Joe’s Goals is free with a subscription version giving you no ads and the “latest version” for $12 a year.

                                  Daytum

                                    Daytum

                                    is an in depth way of counting things that you do during the day and then presenting them to you in many different reports and groups. With Daytum you can add several different items to different custom categories such as work, school, home, etc. to keep track of your habits in each focus area of your life.

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                                    Daytum is extremely in depth and there are a ton of settings for users to tweak. There is a free version that is pretty standard, but if you want more features and unlimited items and categories you’ll need Daytum Plus which is $4 a month.

                                    Excel or Numbers

                                      If you are the spreadsheet number cruncher type and the thought of using someone else’s idea of how you should track your habits turns you off, then creating your own Excel/Numbers/Google spreadsheet is the way to go. Not only do you have pretty much limitless ways to view, enter, and manipulate your goal and habit data, but you have complete control over your stuff and can make it private.

                                      What’s nice about spreadsheets is you can create reports and can customize your views in any way you see fit. Also, by using Dropbox, you can keep your tracker sheets anywhere you have a connection.

                                      Evernote

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                                        I must admit, I am an Evernote junky, mostly because this tool is so ubiquitous. There are several ways you can implement habit/goal tracking with Evernote. You won’t be able to get nifty reports and graphs and such, but you will be able to access your goal tracking anywhere your are, be it iPhone, Android, Mac, PC, or web. With Evernote you pretty much have no excuse for not entering your daily habit and goal information as it is available anywhere.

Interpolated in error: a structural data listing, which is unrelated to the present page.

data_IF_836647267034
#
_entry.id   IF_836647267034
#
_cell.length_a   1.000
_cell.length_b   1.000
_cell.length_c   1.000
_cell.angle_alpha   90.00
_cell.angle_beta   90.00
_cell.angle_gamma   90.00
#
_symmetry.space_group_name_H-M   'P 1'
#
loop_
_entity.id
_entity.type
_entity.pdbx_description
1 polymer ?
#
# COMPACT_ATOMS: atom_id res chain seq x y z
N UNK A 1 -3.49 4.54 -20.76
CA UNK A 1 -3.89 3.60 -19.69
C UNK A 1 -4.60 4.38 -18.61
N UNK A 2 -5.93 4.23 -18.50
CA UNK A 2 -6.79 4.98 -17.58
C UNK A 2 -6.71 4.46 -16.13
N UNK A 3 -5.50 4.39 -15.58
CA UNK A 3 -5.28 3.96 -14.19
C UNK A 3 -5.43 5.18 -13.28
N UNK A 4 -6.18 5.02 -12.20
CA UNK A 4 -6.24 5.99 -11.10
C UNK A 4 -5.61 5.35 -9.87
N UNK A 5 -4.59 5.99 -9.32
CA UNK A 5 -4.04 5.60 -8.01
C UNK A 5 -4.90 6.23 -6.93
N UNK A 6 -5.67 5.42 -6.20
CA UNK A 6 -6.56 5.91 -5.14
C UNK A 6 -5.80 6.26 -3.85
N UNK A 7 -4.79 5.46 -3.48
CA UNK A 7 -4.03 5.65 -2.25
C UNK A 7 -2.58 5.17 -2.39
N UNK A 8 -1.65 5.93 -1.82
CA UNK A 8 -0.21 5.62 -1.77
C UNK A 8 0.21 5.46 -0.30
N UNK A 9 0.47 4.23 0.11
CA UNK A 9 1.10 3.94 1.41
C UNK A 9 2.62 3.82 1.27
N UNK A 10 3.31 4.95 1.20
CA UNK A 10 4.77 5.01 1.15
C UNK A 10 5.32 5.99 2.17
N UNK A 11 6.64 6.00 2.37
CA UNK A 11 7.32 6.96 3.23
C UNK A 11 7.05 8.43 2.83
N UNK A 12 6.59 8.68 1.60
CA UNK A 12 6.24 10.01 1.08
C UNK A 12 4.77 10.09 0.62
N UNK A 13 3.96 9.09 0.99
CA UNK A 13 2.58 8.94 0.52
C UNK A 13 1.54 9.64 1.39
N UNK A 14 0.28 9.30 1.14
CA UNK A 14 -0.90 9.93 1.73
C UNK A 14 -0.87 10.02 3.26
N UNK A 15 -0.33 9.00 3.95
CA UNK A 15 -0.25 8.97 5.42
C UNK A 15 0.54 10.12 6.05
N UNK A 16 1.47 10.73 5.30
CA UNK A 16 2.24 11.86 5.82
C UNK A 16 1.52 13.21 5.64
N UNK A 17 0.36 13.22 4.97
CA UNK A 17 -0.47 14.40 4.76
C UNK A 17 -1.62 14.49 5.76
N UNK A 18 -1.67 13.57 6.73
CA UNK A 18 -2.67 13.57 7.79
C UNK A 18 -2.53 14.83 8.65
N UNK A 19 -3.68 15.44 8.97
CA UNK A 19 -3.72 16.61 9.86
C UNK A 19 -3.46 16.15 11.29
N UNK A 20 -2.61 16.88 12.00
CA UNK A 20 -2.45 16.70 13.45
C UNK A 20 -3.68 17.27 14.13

Evernote is free with a premium version available.

                                        Access or Bento

                                          If you like the idea of creating your own tracker via Excel or Numbers, you may be compelled to get even more creative with database tools like Access for Windows or Bento for Mac. These tools allow you to set up relational databases and even give you the option of setting up custom interfaces to interact with your data. Access is pretty powerful for personal database applications, and using it with other MS products, you can come up with some pretty awesome, in depth analysis and tracking of your habits and goals.

                                          Bento is extremely powerful and user friendly. Also with Bento you can get the iPhone and iPad app to keep your data anywhere you go.

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                                          You can check out Access and the Office Suite here and Bento here.

                                          Analog Bonus: Pen and Paper

                                          All these digital tools are pretty nifty and have all sorts of bells and whistles, but there are some people out there that still swear by a notebook and pen. Just like using spreadsheets or personal databases, pen and paper gives you ultimate freedom and control when it comes to your set up. It also doesn’t lock you into anyone else’s idea of just how you should track your habits.

                                          Conclusion

                                          I can’t necessarily recommend which tool is the best for tracking your personal habits and goals, as all of them have their quirks. What I can do however (yes, it’s a bit of a cop-out) is tell you that the tool to use is whatever works best for you. I personally keep track of my daily habits and personal goals with a combo Evernote for input and then a Google spreadsheet for long-term tracking.

                                          What this all comes down to is not how or what tool you use, but finding what you are comfortable with and then getting busy with creating lasting habits and accomplishing short- and long-term goals.